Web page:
Don’t Get Fooled by TXU Energy’s “Vari-a-bull”

By Paul Colgin, September 9, 2011, Events & Fun, FAQs, News

It’s ironic that TXU Energy’s anti-variable rates campaign is called “Vari-a-bull”. Because that’s what is… a full heaping, steaming pile of it. What they want Texans to believe is that variable rate plans are dangerous, the providers who offer them are trying to steal your money and everyone on a variable plan is experiencing wild roller coaster rides. BULL. TXU is pulling out all the stops to prevent customers from switching to better options. What they haven’t realized is that you’re not ignorant and there’s a reason why customers are leaving TXU in droves for better options in the market (more on that in a second).

What is a Variable Rate Plan and What are the Benefits

A variable rate plan is simply a month-to-month electricity plan with a rate that could change from one to the next. Yes, that means the rate can even go down. Most providers (if not all) who sell variable rate plans base their prices on market conditions, such as natural gas prices. When natural gas prices rise, so does your rate, when they go down, your rate does too.

Is there risk involved with a variable rate plan? Yes. It’s not for everyone. But, there are benefits to being on this type of plan:

  • Yes, your rate may go up, but it can just as easily go down allowing you to save money over what you might have paid with a locked in rate.
  • Unlike a fixed rate plan, there’s NO contract that locks you in a specified time period.
  • Because there’s no contract, you won’t have to pay a termination fee if you want to switch providers.
  • You can try out a provider for a few months before committing to a longer term rate – allowing you to test out their customer service, rewards program, refer-a-friend program, etc.
  • You have the ability to apply for a fixed rate plan at any time to lock in a rate.

Attacking Promotional and Introductory Rates

In all fairness, there’s been plenty of criticism regarding a specific type of variable plan, called an introductory or promotional rate plan. Some providers have been a little less than upfront about what an intro rate is – a plan that gives the customer a large discount on their first bill for making the switch to that provider – giving TXU fodder to continue misinformation campaigns. But, in all actuality, the promotional rate acts like a promotion. Here at Bounce, we call it a “welcome bonus” on your first bill:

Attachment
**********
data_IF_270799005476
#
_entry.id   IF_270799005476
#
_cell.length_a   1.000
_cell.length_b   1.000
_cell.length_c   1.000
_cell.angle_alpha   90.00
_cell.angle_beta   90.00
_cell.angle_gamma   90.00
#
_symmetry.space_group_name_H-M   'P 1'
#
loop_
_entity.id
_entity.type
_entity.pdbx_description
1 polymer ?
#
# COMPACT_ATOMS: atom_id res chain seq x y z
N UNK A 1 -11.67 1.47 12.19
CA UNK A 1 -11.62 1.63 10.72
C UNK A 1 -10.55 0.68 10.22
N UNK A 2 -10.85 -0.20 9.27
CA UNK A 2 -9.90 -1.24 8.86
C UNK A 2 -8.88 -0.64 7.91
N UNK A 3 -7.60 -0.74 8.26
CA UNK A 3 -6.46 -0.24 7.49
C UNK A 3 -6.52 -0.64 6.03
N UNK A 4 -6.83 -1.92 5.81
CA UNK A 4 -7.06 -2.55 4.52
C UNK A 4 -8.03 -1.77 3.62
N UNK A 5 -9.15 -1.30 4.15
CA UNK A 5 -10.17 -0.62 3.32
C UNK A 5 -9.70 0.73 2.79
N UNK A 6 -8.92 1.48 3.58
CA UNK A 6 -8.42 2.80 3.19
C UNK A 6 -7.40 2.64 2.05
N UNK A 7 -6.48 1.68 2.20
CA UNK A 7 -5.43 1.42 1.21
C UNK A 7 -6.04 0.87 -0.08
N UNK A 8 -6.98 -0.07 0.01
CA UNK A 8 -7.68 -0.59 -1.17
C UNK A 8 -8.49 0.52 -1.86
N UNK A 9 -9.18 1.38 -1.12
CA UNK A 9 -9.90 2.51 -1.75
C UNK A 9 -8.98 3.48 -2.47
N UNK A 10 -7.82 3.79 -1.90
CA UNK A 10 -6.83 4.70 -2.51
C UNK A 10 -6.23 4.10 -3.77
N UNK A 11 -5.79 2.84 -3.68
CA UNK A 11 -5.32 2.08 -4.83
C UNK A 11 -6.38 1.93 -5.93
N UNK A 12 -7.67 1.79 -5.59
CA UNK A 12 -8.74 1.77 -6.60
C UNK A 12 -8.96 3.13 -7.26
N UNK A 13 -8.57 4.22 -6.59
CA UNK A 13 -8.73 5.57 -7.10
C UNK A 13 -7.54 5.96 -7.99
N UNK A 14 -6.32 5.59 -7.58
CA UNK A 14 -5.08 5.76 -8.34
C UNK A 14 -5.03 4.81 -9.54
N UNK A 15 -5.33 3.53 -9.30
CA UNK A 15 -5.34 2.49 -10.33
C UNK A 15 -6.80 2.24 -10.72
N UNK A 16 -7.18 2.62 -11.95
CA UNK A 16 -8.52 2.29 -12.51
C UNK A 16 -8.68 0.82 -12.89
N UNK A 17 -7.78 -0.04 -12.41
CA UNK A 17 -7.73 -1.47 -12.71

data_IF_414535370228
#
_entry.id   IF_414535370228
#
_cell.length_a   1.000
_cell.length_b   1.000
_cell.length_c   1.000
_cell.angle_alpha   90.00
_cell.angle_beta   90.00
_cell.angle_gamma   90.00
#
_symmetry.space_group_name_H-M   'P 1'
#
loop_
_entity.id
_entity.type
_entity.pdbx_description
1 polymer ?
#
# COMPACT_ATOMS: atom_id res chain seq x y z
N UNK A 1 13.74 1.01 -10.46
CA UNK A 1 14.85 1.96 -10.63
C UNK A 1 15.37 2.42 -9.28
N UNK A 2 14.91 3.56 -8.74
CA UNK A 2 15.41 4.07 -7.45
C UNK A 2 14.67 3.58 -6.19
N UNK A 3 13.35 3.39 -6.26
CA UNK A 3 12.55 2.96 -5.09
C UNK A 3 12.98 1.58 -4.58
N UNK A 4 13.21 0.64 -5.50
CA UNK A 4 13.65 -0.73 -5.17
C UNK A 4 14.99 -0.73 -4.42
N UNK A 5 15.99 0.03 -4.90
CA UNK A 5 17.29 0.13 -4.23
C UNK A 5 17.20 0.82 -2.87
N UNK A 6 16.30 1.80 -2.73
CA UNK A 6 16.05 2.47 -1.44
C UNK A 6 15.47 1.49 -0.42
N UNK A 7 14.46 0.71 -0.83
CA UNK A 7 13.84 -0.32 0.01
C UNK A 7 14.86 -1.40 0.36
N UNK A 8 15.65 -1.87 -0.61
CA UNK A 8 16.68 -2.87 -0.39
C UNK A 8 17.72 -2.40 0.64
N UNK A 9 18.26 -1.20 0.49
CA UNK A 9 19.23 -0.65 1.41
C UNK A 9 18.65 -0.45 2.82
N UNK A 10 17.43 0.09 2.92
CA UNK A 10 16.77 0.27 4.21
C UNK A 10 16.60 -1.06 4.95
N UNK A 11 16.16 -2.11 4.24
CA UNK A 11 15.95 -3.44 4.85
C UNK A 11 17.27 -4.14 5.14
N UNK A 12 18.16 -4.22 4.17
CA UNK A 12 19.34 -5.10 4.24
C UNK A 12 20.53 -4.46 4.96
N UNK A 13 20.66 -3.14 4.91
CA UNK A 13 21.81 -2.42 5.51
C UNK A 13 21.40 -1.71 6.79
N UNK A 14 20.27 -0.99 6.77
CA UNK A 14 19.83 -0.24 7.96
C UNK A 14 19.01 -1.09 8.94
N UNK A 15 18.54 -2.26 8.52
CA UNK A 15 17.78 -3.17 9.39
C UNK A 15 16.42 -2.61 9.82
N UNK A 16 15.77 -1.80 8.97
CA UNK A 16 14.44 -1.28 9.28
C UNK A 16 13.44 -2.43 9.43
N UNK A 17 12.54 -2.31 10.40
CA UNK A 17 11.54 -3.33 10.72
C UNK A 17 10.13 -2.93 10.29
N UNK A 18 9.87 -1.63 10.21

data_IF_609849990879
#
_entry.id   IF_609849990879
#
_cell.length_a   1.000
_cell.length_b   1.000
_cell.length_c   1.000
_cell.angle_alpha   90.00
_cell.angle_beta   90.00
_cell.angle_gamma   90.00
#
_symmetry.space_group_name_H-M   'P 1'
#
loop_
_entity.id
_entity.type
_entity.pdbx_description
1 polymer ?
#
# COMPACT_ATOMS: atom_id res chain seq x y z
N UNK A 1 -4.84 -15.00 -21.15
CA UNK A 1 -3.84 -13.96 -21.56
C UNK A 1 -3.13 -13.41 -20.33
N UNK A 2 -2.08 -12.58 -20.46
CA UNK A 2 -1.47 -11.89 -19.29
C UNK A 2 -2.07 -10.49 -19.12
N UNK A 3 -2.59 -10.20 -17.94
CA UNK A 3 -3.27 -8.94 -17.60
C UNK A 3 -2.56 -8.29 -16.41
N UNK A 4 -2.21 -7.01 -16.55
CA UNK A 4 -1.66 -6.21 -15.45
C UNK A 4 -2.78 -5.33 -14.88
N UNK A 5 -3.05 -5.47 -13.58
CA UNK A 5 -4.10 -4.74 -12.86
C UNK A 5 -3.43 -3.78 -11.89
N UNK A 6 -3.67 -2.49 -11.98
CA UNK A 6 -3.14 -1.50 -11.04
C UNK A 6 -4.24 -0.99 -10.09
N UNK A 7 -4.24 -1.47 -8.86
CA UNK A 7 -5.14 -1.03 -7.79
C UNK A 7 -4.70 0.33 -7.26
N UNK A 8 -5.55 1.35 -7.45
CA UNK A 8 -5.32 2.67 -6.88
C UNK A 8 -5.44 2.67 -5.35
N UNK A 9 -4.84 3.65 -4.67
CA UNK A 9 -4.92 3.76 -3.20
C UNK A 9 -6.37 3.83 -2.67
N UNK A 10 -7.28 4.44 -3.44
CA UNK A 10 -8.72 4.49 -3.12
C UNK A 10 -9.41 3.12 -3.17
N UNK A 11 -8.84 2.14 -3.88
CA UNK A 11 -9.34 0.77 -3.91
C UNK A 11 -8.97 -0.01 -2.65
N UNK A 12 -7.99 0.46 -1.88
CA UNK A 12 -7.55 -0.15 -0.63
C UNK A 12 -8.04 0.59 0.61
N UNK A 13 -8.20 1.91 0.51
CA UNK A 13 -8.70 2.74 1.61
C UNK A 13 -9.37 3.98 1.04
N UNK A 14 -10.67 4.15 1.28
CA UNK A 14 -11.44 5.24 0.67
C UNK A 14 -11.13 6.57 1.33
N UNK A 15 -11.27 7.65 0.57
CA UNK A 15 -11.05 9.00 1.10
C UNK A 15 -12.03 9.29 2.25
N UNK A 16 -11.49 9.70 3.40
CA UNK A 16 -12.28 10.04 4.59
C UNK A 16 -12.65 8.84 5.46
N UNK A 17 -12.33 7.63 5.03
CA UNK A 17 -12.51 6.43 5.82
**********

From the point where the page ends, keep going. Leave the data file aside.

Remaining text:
“With Thrifty Saver Promotional, you get immediate relief on your electric bill through our low promotional rate. Savings will vary depending on what you were paying for electricity from your previous provider, but some customers have experienced as high as 50% savings from one billing period to the next. You can think of this as a “welcome bonus” for joining Bounce Energy. After your first billing period, you are moved to our standard Thrifty Saver program, where you keep a very competitive rate and continue earning valuable rewards via our Rewards Program. You also have the ability at any time, since this is a month-to-month plan without a contract or termination fee, to apply to another Bounce Energy plan of your choice.”

While TXU cries about variable rates, particularly promotional rates, being misleading, they place a graphic on their own site that shows that Bounce Energy has, in the past, raised customers rates on our Thrifty Saver Promotional (formerly Thrifty Saver Introductory) as much as 55% from the 1st bill to their “second, third or fourth bill”. TXU is assuming that our customers didn’t know it was going to go up, which isn’t true.  Again, they’re assuming you’re ignorant.

But, all of that doesn’t really matter. You know why? Because even if you didn’t understand how the promotional rate worked and did experience the rate increase on your subsequent bill, you still would have saved more money by signing up for our Thrifty Saver program over a TXU Energy fixed rate plan. We could call TXU’s graphic misleading, but we’ll let the math speak for itself.

Thrifty Saver Promotional vs TXU’s e-Saver 12